3) I signed up for childbirth classes, an expectant parents' tour at the hospital, and a meet and greet with our new pediatrician! I also pre-registered at the hospital, so we are almost ready to have this baby (not to actually take care of the baby, since our nursery isn't done and we don't have much baby-stuff yet, but we could have the baby). That leads us to...

4) Our crib came! And it's put together! Our baby has somewhere to sleep! (except that we still don't have a mattress pad or sheets or a baby, but still--it's something). The crib came in a box that was as tall as our friend Ayinde (who helped put it together because he is a wonderful person and I fed him lunch, dinner, and chocolate chip cookies). It only took Aaron and Yin about an hour to put it together, and it's very sturdy, as well as quite attractive, if I do say so myself.

08 October 2008


Posts on this space are going to come a bit more frequently now. We have entered the third trimester and will be visiting the doctor every two weeks. We may not have pics (except of Kate's growing belly), but we will have funny and insightful commentary on the stretch run. Or something like that.

Today we went in for a diabetes glucose screening (we won't have the results until Monday), where they gave Kate some glucose (Fruit Punch-flavored!- Kate was worried about Orange, which she despises due to her allergy to all things citrus) then we had to sit around for an hour until they could take some blood. Luckily, we thought ahead and made an appointment with the doctor. It was the first time we've actually met with a doctor rather than a nurse practitioner. He asked how things were going (fine), and if we had any questions. Kate asked about a birth plan, which the doctor poo-pooed. Sweet! I was worried we'd have this elaborate plan that would inevitably be thrown out due to the baby's lack of knowledge of said plan. The doctor apparently knew this too, and talked about how you kinda got to go with the flow. How great is that? We obviously (subconsciously) picked the right doctor.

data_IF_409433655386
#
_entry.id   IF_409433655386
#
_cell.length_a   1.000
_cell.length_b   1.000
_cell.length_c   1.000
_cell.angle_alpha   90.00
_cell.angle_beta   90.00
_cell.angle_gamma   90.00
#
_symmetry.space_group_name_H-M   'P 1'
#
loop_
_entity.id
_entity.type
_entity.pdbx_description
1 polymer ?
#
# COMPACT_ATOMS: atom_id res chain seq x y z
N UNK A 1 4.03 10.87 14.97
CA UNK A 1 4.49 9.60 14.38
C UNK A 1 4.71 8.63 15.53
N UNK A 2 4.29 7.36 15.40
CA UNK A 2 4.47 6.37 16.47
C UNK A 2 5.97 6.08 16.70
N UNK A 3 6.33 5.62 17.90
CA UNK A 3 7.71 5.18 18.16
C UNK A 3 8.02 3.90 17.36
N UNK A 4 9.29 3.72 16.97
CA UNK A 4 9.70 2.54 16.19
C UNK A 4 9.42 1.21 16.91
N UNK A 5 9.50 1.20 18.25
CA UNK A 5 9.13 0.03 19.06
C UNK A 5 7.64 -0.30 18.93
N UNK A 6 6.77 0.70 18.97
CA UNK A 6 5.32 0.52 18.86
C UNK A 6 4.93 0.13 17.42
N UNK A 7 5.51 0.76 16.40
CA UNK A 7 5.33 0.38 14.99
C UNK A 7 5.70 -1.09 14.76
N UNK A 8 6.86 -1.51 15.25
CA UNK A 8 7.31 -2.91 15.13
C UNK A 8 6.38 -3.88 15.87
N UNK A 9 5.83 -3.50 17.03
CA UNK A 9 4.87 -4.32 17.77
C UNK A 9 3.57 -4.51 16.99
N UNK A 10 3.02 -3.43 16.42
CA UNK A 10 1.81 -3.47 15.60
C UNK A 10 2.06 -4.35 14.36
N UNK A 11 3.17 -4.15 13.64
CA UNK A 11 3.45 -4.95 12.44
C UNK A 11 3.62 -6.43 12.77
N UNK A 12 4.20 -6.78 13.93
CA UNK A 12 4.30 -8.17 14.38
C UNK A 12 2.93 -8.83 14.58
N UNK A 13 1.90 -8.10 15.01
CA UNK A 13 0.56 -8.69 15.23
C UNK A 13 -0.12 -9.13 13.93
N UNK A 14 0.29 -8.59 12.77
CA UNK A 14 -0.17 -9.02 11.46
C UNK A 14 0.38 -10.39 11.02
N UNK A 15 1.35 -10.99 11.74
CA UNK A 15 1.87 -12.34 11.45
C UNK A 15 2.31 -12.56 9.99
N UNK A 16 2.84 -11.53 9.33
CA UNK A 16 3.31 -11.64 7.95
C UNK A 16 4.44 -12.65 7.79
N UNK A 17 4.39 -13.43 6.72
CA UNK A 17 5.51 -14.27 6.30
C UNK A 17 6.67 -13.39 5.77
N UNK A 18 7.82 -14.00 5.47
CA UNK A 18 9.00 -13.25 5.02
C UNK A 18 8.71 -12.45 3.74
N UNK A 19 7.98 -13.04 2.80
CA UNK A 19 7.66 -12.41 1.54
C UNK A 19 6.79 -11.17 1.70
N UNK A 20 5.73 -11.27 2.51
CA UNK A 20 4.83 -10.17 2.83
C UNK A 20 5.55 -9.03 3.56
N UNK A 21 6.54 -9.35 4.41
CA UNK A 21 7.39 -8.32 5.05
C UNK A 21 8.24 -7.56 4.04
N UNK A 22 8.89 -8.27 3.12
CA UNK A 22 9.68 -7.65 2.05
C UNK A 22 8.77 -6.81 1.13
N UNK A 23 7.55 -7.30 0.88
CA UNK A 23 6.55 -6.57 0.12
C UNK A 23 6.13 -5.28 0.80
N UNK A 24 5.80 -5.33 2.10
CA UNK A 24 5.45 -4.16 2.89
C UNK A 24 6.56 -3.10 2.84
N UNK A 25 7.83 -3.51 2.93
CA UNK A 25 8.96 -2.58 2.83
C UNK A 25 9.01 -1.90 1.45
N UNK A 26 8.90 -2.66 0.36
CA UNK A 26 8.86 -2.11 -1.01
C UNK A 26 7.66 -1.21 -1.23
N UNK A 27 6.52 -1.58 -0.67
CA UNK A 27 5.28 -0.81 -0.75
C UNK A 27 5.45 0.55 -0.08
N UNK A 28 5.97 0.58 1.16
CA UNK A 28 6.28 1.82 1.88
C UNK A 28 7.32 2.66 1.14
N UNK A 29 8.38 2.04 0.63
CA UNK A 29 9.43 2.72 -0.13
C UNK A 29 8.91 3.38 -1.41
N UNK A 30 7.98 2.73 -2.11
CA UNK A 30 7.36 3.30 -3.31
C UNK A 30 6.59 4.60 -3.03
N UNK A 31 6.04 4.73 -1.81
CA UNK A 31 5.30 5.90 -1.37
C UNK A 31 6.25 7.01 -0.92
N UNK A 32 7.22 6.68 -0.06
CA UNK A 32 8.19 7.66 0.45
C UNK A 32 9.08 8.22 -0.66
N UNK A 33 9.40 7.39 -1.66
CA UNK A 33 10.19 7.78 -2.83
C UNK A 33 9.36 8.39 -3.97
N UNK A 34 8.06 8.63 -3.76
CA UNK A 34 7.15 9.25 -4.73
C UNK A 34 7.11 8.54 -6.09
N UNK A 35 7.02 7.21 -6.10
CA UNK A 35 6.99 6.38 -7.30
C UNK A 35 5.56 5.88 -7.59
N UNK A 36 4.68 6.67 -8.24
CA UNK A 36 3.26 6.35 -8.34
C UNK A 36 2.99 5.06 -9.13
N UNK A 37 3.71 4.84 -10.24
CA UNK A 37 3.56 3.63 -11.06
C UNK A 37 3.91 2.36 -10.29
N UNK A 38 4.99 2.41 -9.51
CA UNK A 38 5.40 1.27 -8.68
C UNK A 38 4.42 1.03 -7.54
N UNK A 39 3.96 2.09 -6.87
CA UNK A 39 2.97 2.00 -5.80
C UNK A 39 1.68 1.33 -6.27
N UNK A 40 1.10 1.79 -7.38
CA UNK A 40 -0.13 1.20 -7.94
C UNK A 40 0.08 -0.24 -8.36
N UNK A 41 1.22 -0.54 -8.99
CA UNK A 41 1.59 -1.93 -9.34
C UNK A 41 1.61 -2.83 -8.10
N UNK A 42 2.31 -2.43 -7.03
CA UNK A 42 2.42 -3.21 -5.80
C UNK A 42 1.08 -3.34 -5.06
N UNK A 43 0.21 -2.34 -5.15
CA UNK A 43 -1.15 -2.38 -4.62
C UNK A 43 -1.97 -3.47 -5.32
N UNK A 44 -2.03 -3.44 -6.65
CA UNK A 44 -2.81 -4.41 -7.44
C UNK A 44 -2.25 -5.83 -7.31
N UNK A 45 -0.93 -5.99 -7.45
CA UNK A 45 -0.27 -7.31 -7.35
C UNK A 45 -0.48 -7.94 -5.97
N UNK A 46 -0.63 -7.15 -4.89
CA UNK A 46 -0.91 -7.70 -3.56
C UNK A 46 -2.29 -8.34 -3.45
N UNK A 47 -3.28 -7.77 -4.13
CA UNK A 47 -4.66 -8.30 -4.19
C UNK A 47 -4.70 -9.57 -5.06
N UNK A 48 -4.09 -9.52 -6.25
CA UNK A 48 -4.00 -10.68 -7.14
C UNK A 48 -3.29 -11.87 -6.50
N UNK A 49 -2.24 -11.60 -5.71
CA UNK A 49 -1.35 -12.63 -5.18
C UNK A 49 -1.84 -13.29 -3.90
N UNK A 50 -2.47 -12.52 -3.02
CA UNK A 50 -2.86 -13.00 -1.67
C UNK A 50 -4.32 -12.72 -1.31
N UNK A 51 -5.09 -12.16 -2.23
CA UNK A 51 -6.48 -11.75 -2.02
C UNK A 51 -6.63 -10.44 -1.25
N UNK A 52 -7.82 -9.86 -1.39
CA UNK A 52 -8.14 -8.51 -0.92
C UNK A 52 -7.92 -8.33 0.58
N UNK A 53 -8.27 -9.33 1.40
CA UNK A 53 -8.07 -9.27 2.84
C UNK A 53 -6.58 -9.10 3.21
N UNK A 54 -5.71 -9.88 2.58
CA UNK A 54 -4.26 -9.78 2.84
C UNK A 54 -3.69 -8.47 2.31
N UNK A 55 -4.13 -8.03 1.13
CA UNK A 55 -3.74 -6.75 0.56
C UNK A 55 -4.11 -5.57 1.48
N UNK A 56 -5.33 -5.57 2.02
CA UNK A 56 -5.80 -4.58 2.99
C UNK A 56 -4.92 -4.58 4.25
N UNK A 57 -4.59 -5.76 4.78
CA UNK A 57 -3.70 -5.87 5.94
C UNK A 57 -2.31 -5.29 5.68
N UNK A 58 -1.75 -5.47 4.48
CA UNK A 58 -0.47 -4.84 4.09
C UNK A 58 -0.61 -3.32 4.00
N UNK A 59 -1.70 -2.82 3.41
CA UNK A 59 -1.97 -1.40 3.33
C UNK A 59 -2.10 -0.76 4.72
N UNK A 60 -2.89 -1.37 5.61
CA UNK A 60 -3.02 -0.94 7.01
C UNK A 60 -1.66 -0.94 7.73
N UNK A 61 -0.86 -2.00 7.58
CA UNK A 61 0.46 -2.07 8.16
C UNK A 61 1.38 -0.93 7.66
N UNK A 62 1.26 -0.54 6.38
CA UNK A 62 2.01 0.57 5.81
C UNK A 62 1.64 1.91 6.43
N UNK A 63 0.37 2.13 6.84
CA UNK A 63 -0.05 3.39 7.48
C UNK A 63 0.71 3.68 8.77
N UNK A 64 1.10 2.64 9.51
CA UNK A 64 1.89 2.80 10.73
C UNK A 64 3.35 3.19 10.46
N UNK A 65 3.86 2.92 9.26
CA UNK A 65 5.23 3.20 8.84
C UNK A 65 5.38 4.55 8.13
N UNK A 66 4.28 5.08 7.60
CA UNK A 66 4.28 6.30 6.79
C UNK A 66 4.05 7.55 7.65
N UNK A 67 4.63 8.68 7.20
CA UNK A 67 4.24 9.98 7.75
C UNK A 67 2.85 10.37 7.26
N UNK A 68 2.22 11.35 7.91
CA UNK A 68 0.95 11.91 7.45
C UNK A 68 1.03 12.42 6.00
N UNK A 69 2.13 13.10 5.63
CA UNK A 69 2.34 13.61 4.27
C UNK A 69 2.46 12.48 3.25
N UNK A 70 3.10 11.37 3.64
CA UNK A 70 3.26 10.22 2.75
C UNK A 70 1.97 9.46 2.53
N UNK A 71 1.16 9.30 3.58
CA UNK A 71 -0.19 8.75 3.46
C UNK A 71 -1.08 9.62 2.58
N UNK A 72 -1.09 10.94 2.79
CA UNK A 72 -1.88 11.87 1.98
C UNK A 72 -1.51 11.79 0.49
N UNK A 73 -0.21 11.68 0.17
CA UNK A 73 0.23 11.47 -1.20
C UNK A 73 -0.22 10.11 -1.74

These visits are anti-climactic, but I'm glad we go. There are so many mothers who do not have the chance for pre-natal visits. I will refrain from any additional political commentary (you can visit my blog, Rambling Leaf, for that).

I find that the closer we come to having this baby, I do not have the anxiety that many fathers go through. Maybe it is because I'm older and am comfortable with what's going on. Maybe it's because I'm a total moron and have no idea what is coming. Regardless, I am ready.

I read to the baby (almost) every night. We started with John Hodgman's (of The Daily Show and Mac commercial fame) The Areas of My Expertice, which was hysterical and scary at the same time. Obsessed with werewolves and hobos, Hodgman is completely insane. Right now, we are reading An Arsonists Guide to Writer's Homes in New England on the recommendation of my Aunt Lanny, who owns a book store. You may wonder why we are subjecting our (unborn) child to this kind of material, and you would be correct to do so. We have a simple reason- THE BABY DOESN'T KNOW ENGLISH. All it hears is the dulcet (Kate would describe it as soporific) tone of Daddy's voice. Which is the point. Baby gets to hear Kate's voice all the time. Having baby recognize my voice when s/he decides to emerge from the womb is the goal. I don't know if we'll acheive that, but I do know this- After a few days of not reading, the baby went crazy for a little while when I started to read the other night. Boo-Yah!